I kind of still want to be Ms. Frizzle when I grow up. She has a sentient school bus that can turn into a spaceship, a pet iguana named Liz, and has a fabulous sense of style.
Sideways Stories from Wayside School by Louis Sachar
You might recognize the author’s name as the person who wrote Holes, another incredible book. But it all started with Sideways Stories from Wayside School. Wayside School was supposed to be 30 classrooms built on one floor, but the builder accidentally built a school 30 stories high, with one classroom on each floor (he’s very sorry about this). The books follow Mrs. Jewls’ class, which is on the 30th floor. She replaced Mrs. Gorf, a teacher who would turn bad children into apples. She hated children, but loved apples. I think you can probably get a sense of how ridiculous these books were.
There were sadly only three of these books, but I also got my hands on the artithmatic spin-offs. They made absolutely no sense, but I didn’t mind.
Animorphs by K. A. Applegate
It was impossible to be cool and not read Animorphs when I was a kid. Jake, Marco, Cassie, Rachel, and Tobias stumble upon a dying alien who gifts them the power to morph into any animal they touch. Earth is being invaded by Yeerks, which are BRAIN SLUGS, and the Animorphs must fight them. I’m pretty sure they were telepathic too.
There were 54 of these books, which is kind of incredible. There was also a TV show that ran for two seasons on Nickelodeon, which I remember very little of. These books were the best. I had a silent competition with the annoying kid next to me in the fourth grade to see who had more Animorphs books. We’d quietly pile them on the corner of our desks and eye each other’s stack. I can’t remember who won, but I hope it was me.
Scary Stories to Tell in the Dark written by Alvin Schwartz and illustrated by Stephen Gammell.
Who let us read these? They, along with sticker collecting and Pogs, were all the rage when I was in the first grade. Why? Why did I read these? I can still remember some of the stories so clearly. There were three of these books: Scary Stories to Tell in the Dark, More Scary Stories to Tell in the Dark, and Scary Stories 3: More Tales to Chill Your Bones. The best/worst part of these books were the amazing illustrations, which are completely horrifying. We would gather around and read them out loud to each other while pretending we were actually going to sleep that night.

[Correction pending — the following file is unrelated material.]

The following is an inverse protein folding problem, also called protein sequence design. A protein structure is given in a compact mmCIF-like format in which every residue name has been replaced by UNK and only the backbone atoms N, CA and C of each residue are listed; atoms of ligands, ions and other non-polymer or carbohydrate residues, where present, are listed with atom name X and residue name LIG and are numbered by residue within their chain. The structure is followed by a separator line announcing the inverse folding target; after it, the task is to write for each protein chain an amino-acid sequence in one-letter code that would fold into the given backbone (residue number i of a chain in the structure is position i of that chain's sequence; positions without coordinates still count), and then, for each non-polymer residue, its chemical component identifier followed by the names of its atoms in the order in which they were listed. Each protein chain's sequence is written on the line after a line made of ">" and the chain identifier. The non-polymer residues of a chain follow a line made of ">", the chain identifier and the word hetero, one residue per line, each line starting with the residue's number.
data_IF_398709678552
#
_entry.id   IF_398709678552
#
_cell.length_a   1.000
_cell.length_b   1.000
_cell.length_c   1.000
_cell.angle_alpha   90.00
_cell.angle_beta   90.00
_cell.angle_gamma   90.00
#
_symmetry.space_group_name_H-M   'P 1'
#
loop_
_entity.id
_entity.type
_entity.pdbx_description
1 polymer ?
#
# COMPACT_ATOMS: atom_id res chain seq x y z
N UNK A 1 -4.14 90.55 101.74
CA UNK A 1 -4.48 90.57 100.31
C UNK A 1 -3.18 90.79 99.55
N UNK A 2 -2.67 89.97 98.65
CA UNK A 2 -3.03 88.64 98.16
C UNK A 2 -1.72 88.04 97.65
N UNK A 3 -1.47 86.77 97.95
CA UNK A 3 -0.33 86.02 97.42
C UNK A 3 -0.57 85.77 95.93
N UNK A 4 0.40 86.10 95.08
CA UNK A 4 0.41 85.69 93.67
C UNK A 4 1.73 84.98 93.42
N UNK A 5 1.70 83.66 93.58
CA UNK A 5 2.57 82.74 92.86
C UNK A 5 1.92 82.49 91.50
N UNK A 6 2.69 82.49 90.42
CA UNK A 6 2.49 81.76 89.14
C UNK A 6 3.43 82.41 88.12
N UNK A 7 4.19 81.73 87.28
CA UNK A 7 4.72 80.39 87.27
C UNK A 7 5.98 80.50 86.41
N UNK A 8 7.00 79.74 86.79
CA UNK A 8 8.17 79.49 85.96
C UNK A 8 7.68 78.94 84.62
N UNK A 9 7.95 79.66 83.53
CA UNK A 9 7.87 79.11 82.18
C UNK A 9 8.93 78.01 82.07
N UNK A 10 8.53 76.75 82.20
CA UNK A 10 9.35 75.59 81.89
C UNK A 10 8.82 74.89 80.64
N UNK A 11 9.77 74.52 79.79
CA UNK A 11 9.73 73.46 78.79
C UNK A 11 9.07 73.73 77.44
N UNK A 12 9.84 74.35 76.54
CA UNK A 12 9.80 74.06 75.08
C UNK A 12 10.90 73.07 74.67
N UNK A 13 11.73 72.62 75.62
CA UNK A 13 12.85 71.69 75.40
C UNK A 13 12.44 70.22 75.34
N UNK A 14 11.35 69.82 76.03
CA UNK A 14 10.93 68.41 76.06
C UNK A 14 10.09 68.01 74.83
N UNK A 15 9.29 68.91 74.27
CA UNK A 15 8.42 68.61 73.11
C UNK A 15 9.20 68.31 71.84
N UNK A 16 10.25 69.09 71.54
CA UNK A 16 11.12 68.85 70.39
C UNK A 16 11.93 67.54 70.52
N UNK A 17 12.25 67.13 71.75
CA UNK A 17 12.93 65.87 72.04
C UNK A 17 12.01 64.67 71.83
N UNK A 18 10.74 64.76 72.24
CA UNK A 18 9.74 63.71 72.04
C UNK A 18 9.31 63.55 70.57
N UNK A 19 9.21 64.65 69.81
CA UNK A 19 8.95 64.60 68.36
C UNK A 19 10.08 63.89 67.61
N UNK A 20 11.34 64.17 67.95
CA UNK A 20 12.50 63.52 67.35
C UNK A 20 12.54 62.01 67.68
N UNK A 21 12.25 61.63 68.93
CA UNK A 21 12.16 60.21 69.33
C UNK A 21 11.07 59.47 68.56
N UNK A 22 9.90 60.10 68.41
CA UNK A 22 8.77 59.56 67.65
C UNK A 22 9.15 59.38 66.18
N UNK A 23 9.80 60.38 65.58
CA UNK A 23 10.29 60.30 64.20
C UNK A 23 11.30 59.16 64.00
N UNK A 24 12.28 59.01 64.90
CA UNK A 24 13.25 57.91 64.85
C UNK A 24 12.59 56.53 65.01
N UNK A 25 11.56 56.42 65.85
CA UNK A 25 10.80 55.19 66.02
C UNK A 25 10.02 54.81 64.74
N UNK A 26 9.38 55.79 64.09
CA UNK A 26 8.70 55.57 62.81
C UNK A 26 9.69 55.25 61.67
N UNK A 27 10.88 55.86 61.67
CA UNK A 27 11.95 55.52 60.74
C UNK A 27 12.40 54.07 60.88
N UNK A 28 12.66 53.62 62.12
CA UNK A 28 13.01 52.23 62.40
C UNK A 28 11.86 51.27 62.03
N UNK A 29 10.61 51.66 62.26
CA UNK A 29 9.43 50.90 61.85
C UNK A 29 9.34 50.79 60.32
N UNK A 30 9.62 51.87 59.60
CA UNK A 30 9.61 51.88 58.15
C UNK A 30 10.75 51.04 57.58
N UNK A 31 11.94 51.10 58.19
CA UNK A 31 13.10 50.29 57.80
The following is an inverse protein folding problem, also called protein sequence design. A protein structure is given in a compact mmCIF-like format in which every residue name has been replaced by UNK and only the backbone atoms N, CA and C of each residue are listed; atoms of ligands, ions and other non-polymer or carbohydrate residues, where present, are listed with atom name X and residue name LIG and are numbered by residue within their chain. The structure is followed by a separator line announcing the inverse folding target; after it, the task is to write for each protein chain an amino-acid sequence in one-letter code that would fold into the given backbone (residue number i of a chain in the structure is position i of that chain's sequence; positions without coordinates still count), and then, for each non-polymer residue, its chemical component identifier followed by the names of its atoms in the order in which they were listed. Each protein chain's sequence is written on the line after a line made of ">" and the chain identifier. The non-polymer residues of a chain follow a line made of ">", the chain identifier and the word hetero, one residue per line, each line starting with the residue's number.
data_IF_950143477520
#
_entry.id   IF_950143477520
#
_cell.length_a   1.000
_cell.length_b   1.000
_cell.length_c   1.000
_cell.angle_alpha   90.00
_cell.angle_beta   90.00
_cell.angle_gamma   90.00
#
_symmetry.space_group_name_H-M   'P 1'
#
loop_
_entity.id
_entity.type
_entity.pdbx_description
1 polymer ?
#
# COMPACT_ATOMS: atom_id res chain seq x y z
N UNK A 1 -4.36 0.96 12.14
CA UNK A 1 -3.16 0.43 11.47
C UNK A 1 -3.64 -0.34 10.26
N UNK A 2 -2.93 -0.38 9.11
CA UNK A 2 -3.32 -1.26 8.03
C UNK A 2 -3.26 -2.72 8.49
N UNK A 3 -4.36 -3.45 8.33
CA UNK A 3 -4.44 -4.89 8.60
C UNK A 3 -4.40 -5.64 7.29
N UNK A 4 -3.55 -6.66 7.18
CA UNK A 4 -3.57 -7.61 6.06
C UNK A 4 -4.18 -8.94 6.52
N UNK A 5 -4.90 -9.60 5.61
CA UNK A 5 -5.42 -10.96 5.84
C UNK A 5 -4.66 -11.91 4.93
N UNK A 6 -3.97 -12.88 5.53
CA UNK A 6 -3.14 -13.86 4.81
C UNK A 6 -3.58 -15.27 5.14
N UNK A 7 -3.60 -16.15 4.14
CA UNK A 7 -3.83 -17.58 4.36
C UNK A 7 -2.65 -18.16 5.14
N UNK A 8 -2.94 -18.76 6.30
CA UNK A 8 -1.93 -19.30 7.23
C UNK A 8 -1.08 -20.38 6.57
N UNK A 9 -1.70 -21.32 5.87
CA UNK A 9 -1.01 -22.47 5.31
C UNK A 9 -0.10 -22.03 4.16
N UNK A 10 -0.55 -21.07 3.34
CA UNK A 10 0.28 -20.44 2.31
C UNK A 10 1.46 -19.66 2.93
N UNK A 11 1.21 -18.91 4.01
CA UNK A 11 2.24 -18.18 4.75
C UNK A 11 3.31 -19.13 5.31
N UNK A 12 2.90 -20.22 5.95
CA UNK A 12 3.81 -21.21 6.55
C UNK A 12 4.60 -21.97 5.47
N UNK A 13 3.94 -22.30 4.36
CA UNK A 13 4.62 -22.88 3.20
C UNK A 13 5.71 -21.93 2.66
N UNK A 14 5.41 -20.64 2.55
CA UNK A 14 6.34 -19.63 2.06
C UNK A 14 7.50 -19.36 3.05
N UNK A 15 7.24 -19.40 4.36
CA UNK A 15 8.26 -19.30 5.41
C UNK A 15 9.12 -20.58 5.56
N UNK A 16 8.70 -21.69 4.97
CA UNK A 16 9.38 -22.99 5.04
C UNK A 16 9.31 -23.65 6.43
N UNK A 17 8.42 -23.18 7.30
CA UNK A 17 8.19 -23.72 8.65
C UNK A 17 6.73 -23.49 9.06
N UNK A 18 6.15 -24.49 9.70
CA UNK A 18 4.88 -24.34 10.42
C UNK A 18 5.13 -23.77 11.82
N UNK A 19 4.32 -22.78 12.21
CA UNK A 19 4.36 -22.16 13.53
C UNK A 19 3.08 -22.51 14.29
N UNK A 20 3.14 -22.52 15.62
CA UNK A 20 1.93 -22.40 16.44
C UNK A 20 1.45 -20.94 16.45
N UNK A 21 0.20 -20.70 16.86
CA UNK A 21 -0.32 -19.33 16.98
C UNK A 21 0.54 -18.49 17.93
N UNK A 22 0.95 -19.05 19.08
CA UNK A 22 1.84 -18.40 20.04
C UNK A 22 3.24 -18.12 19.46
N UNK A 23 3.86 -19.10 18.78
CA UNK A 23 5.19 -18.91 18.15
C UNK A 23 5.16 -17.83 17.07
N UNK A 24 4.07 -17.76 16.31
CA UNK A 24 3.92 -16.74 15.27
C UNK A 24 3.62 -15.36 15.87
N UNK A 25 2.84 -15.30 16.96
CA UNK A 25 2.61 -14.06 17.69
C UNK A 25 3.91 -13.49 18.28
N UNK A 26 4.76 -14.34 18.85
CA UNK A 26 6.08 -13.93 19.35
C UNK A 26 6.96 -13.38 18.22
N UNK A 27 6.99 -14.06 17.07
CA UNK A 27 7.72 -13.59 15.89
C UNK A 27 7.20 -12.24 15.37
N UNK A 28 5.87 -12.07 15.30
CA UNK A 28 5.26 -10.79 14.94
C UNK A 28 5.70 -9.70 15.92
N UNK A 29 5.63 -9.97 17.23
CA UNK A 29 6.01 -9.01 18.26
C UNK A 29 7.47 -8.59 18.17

HarperCollins rereleased these books in 2011 to celebrate the 30th anniversary, but chose to go with new and less frightening illustrations. This backfired pretty dramatically because anyone who has read these books know the illustrations are the best part.
Goosebumps by R. L. Stine
I’m sure that anyone who was a kid at any point in the last 30 years knows about Goosebumps. We all loved them. Even I, who is scared of absolutely everything, was obsessed with these books. Because most of us couldn’t quite read them on our own when they were super popular, my Kindergarten teacher would let us bring in copies of Goosebumps books and she’s read a few chapters a day to us out loud. How cool is that?
There are 62 books in the Goosebumps series and a bunch of spin-offs. They featured kids getting caught up in haunted situations or stuck with creepy dolls and such.